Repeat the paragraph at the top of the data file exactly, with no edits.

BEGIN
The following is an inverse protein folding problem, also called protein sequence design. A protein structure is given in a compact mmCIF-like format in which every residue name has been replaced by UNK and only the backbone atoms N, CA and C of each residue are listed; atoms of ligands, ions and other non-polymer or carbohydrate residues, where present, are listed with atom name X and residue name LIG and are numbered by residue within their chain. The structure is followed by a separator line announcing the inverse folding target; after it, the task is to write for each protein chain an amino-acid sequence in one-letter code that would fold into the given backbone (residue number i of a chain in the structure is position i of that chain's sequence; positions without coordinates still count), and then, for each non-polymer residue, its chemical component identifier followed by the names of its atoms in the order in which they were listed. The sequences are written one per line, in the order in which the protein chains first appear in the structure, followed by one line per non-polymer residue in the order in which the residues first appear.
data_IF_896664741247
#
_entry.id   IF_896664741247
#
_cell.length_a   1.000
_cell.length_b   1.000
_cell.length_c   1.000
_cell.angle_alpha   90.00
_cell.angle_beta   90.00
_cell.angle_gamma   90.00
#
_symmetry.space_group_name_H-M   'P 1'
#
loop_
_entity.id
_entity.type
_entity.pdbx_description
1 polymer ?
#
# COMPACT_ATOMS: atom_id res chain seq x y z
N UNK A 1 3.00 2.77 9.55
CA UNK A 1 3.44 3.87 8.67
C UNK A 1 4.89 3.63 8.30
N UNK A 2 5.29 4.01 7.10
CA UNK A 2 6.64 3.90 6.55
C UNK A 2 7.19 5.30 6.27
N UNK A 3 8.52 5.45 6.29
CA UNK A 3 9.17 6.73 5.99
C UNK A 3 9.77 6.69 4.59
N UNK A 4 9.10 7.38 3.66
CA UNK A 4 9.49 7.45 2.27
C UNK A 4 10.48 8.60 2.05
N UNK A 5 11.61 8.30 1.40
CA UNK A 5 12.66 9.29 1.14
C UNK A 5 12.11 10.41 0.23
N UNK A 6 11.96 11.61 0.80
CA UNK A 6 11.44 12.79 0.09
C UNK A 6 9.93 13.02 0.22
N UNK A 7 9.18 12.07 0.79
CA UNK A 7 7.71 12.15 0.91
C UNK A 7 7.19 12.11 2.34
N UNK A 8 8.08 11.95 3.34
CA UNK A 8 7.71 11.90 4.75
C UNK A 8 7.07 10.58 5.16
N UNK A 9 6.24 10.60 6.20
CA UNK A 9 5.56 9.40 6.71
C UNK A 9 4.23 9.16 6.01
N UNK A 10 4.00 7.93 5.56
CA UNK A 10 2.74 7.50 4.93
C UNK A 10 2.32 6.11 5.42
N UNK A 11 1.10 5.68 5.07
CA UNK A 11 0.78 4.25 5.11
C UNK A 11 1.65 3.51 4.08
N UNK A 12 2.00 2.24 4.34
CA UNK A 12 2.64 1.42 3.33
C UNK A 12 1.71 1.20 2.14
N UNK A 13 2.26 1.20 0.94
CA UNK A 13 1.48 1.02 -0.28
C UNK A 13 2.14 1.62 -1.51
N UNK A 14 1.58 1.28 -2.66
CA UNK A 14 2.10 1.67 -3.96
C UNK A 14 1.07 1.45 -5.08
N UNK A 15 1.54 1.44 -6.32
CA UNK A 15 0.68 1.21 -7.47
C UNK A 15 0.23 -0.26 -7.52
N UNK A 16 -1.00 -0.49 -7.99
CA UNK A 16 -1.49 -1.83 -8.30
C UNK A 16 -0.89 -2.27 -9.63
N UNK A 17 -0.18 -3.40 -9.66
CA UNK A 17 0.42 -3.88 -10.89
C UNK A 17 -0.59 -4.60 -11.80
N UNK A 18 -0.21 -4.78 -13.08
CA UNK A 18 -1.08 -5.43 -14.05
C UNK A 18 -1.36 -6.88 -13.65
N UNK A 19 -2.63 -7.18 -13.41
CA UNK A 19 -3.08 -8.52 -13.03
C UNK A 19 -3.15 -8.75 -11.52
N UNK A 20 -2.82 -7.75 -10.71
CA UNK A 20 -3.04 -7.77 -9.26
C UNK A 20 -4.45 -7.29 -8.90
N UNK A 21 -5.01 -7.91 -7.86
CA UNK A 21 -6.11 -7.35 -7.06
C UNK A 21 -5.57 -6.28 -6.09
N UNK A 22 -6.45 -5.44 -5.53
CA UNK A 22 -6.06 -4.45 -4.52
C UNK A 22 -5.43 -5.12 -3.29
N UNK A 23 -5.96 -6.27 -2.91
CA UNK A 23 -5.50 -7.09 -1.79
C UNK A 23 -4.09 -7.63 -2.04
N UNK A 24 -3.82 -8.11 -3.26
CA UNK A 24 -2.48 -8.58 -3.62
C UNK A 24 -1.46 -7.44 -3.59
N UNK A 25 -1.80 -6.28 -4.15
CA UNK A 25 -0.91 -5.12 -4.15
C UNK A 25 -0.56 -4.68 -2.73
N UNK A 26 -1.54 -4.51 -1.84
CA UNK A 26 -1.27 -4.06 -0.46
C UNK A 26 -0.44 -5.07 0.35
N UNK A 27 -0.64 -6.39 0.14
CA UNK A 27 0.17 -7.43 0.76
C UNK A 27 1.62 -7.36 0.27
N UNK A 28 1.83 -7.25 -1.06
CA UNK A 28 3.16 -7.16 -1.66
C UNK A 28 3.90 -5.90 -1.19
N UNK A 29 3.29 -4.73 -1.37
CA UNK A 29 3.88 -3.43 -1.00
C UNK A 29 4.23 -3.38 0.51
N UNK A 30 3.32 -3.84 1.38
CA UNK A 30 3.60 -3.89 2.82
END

The following is an inverse protein folding problem, also called protein sequence design. A protein structure is given in a compact mmCIF-like format in which every residue name has been replaced by UNK and only the backbone atoms N, CA and C of each residue are listed; atoms of ligands, ions and other non-polymer or carbohydrate residues, where present, are listed with atom name X and residue name LIG and are numbered by residue within their chain. The structure is followed by a separator line announcing the inverse folding target; after it, the task is to write for each protein chain an amino-acid sequence in one-letter code that would fold into the given backbone (residue number i of a chain in the structure is position i of that chain's sequence; positions without coordinates still count), and then, for each non-polymer residue, its chemical component identifier followed by the names of its atoms in the order in which they were listed. The sequences are written one per line, in the order in which the protein chains first appear in the structure, followed by one line per non-polymer residue in the order in which the residues first appear.